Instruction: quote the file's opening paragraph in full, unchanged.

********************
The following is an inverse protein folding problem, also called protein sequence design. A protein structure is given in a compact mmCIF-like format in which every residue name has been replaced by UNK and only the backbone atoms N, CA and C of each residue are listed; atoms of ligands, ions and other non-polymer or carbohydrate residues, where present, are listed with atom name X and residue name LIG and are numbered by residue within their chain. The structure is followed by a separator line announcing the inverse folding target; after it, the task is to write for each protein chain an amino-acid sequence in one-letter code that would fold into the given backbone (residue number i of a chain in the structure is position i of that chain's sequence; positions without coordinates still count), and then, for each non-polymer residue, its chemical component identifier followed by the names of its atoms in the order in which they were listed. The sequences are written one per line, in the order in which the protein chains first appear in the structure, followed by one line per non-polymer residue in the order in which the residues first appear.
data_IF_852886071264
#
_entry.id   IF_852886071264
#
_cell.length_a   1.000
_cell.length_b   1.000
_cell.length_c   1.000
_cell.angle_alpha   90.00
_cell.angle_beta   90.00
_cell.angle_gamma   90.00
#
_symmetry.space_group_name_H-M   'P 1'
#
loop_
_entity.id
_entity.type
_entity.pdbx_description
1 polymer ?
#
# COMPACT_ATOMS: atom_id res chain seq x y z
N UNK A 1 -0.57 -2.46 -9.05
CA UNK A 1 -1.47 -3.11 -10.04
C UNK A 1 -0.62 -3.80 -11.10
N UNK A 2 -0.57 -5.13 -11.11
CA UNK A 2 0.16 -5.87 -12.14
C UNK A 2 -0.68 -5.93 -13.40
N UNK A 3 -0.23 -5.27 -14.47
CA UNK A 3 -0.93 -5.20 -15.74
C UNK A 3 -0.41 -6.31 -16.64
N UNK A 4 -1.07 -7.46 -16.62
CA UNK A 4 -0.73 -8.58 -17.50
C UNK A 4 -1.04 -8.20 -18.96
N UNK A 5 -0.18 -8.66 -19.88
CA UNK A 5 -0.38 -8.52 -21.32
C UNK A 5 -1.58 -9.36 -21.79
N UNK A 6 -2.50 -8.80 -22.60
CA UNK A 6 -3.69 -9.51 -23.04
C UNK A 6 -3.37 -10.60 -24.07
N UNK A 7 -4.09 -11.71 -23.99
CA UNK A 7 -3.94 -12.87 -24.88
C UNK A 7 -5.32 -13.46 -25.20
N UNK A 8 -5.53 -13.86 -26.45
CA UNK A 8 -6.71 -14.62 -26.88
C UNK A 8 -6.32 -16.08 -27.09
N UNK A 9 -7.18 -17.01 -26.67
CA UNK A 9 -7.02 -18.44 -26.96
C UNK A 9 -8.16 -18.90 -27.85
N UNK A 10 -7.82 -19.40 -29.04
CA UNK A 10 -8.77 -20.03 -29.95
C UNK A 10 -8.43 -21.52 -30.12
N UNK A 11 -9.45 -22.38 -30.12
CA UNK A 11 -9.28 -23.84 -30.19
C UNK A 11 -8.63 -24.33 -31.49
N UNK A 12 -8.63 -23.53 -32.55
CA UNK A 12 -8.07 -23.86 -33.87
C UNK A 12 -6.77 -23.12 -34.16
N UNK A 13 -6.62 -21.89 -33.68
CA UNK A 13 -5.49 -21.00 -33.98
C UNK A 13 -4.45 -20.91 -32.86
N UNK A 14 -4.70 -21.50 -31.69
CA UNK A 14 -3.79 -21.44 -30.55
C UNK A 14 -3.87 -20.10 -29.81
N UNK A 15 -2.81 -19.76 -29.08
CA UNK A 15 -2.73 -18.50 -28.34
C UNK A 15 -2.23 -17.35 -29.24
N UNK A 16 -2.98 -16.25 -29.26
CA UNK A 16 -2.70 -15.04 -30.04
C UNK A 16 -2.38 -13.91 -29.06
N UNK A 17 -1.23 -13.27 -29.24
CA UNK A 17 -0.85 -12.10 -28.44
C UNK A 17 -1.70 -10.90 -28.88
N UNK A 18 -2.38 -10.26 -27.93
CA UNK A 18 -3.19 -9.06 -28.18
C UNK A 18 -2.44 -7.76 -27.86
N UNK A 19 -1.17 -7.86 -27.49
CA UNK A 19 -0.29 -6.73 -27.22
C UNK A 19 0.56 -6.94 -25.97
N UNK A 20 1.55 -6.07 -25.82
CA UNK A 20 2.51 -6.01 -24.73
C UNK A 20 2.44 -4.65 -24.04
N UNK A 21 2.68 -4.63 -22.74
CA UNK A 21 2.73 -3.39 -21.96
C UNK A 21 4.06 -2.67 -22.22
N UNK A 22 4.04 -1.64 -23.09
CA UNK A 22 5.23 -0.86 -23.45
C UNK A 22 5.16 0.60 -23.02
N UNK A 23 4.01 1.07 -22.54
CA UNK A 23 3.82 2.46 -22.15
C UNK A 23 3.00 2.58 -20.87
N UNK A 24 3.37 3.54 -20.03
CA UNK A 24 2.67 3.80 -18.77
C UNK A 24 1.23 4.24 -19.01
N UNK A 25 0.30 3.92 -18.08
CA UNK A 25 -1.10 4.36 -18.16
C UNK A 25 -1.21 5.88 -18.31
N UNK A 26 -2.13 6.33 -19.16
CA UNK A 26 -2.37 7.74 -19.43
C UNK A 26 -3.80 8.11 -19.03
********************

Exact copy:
The following is an inverse protein folding problem, also called protein sequence design. A protein structure is given in a compact mmCIF-like format in which every residue name has been replaced by UNK and only the backbone atoms N, CA and C of each residue are listed; atoms of ligands, ions and other non-polymer or carbohydrate residues, where present, are listed with atom name X and residue name LIG and are numbered by residue within their chain. The structure is followed by a separator line announcing the inverse folding target; after it, the task is to write for each protein chain an amino-acid sequence in one-letter code that would fold into the given backbone (residue number i of a chain in the structure is position i of that chain's sequence; positions without coordinates still count), and then, for each non-polymer residue, its chemical component identifier followed by the names of its atoms in the order in which they were listed. The sequences are written one per line, in the order in which the protein chains first appear in the structure, followed by one line per non-polymer residue in the order in which the residues first appear.